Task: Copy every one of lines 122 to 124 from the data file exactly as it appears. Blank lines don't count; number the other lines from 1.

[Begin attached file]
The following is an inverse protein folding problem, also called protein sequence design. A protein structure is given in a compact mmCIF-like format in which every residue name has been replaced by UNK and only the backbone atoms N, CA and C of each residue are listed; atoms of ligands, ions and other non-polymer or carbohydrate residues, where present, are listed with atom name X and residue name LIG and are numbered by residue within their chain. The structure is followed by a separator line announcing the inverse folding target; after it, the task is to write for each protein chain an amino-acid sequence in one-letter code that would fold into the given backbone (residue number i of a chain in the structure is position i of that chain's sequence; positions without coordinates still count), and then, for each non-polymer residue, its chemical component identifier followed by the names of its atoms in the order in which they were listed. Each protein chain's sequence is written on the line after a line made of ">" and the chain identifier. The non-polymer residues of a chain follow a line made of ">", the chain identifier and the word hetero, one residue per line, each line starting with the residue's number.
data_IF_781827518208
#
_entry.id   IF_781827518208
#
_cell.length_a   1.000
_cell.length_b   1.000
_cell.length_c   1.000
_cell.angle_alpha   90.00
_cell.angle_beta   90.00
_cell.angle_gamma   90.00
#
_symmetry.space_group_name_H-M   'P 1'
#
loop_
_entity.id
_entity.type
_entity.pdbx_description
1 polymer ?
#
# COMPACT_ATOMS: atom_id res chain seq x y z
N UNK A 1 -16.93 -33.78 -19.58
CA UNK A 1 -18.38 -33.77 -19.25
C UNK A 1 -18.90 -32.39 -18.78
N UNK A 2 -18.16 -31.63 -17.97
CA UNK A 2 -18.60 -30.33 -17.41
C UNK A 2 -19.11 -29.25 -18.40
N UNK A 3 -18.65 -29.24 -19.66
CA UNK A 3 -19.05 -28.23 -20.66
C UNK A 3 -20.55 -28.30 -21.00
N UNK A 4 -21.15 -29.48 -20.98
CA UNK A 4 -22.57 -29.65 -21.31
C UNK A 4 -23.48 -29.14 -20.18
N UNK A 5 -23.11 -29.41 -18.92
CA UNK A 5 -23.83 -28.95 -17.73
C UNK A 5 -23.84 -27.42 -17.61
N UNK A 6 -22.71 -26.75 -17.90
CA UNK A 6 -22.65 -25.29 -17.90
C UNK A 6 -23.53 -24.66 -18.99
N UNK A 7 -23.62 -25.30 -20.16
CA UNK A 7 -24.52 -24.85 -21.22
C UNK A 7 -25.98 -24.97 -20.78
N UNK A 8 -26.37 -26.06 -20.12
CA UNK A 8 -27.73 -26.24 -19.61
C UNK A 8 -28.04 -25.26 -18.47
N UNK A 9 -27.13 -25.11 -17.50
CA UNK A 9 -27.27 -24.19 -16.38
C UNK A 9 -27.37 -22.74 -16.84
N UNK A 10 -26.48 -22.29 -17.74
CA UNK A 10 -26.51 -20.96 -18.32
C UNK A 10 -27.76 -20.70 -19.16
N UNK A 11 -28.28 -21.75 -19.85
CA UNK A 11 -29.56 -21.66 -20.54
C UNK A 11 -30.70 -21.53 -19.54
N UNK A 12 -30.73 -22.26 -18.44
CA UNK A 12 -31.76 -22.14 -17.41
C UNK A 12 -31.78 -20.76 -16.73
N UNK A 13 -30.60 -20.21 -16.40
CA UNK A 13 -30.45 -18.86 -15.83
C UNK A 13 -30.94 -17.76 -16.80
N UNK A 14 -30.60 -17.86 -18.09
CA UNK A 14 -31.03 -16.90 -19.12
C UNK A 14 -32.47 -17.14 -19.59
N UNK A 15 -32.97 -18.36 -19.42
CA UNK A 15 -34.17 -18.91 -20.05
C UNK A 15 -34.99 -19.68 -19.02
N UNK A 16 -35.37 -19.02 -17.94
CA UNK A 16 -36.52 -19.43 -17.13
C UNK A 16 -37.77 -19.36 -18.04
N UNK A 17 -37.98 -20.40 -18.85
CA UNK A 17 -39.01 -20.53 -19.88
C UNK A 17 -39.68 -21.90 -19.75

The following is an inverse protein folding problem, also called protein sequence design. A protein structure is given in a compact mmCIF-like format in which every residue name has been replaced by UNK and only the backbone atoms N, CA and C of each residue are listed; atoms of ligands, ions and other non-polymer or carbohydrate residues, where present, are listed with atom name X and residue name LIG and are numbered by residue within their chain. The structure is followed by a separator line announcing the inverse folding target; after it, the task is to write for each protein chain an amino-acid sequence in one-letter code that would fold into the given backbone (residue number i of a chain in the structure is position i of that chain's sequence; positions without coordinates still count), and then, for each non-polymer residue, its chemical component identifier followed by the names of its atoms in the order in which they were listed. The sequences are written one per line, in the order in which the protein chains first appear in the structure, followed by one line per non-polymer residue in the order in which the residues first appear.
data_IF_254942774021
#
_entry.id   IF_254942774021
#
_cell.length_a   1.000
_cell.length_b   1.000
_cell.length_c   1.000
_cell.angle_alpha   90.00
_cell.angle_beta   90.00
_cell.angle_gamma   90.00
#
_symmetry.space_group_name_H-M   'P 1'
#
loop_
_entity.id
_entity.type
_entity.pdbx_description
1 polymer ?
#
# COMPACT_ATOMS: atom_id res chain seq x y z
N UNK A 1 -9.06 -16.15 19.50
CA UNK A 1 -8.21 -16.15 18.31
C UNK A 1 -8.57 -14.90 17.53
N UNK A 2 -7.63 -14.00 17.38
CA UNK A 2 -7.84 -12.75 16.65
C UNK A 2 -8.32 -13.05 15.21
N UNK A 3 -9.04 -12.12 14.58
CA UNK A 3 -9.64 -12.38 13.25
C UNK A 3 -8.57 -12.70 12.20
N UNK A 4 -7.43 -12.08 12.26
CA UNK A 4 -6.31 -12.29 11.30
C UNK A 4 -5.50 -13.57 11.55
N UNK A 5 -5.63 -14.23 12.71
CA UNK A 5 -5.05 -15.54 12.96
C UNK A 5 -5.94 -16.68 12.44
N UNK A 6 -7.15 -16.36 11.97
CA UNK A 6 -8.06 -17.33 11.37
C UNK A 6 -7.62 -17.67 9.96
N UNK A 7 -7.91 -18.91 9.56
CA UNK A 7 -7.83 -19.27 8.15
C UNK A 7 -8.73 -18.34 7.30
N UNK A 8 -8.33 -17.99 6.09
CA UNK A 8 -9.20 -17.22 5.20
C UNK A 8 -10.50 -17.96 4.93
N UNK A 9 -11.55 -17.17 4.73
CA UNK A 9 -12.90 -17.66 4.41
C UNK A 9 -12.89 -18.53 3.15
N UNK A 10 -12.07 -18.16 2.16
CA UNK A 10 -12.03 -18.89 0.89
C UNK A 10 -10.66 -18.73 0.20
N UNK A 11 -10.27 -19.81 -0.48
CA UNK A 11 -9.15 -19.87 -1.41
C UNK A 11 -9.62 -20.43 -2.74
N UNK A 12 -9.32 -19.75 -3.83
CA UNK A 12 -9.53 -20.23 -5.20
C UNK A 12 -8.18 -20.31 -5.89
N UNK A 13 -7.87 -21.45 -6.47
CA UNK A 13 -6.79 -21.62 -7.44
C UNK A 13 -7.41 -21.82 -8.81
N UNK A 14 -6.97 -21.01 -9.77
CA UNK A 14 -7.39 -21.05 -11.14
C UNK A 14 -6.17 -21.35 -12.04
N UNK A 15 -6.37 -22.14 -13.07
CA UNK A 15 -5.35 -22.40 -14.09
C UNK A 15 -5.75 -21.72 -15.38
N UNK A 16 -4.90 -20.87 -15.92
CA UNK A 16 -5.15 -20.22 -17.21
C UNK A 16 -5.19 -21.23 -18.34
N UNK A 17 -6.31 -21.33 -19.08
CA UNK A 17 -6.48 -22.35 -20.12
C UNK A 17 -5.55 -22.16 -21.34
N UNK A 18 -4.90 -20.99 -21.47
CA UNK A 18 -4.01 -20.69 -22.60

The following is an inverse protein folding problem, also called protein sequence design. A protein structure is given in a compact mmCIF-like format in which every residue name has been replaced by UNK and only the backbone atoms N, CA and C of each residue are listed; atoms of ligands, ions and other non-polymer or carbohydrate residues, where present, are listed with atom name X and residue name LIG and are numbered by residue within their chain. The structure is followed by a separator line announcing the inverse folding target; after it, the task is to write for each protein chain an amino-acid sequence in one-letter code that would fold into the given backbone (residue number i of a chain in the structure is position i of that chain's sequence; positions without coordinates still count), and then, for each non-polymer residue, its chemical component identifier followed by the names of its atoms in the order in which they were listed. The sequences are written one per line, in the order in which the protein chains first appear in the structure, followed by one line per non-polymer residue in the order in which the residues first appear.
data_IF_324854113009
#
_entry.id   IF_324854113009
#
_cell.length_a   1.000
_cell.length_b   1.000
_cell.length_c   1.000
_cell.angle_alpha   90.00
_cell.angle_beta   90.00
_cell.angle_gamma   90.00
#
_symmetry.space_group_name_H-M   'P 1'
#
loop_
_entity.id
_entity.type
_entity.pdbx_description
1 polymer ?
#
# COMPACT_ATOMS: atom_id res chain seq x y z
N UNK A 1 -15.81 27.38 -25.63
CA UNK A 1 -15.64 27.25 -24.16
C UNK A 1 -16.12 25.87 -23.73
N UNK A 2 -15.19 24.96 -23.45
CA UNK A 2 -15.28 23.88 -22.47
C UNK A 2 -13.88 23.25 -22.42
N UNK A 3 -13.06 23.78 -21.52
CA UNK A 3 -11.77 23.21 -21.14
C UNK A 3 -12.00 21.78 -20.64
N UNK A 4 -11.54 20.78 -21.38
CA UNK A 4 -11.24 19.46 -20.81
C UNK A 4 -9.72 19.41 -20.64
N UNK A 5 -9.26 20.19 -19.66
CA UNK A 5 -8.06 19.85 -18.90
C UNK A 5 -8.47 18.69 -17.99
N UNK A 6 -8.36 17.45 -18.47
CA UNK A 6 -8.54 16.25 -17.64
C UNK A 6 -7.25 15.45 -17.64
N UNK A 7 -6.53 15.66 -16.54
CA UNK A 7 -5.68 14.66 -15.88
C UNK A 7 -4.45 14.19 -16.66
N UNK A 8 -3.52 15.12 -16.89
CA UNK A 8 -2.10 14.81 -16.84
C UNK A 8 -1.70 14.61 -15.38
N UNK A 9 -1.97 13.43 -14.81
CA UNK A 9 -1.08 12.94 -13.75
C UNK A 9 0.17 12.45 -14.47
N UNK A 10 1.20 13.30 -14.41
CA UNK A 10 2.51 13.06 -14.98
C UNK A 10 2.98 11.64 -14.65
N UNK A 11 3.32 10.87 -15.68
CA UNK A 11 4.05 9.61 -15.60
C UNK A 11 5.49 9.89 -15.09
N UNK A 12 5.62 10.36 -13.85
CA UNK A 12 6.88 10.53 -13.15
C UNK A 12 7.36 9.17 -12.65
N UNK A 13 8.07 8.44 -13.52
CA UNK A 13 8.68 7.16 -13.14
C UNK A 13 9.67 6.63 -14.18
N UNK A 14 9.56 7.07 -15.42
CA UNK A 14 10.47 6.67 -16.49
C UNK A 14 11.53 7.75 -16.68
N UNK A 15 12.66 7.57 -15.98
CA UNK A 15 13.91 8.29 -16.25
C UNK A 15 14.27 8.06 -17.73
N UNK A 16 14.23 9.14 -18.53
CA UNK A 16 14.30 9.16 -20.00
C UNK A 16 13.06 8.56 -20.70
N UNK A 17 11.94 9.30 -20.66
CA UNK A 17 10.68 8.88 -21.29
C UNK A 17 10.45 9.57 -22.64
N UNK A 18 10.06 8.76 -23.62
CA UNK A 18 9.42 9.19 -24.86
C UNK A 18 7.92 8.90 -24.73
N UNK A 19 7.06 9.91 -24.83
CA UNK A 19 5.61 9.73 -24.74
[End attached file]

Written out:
CA UNK A 10 -12.03 -18.89 0.89
C UNK A 10 -10.66 -18.73 0.20
N UNK A 11 -10.27 -19.81 -0.48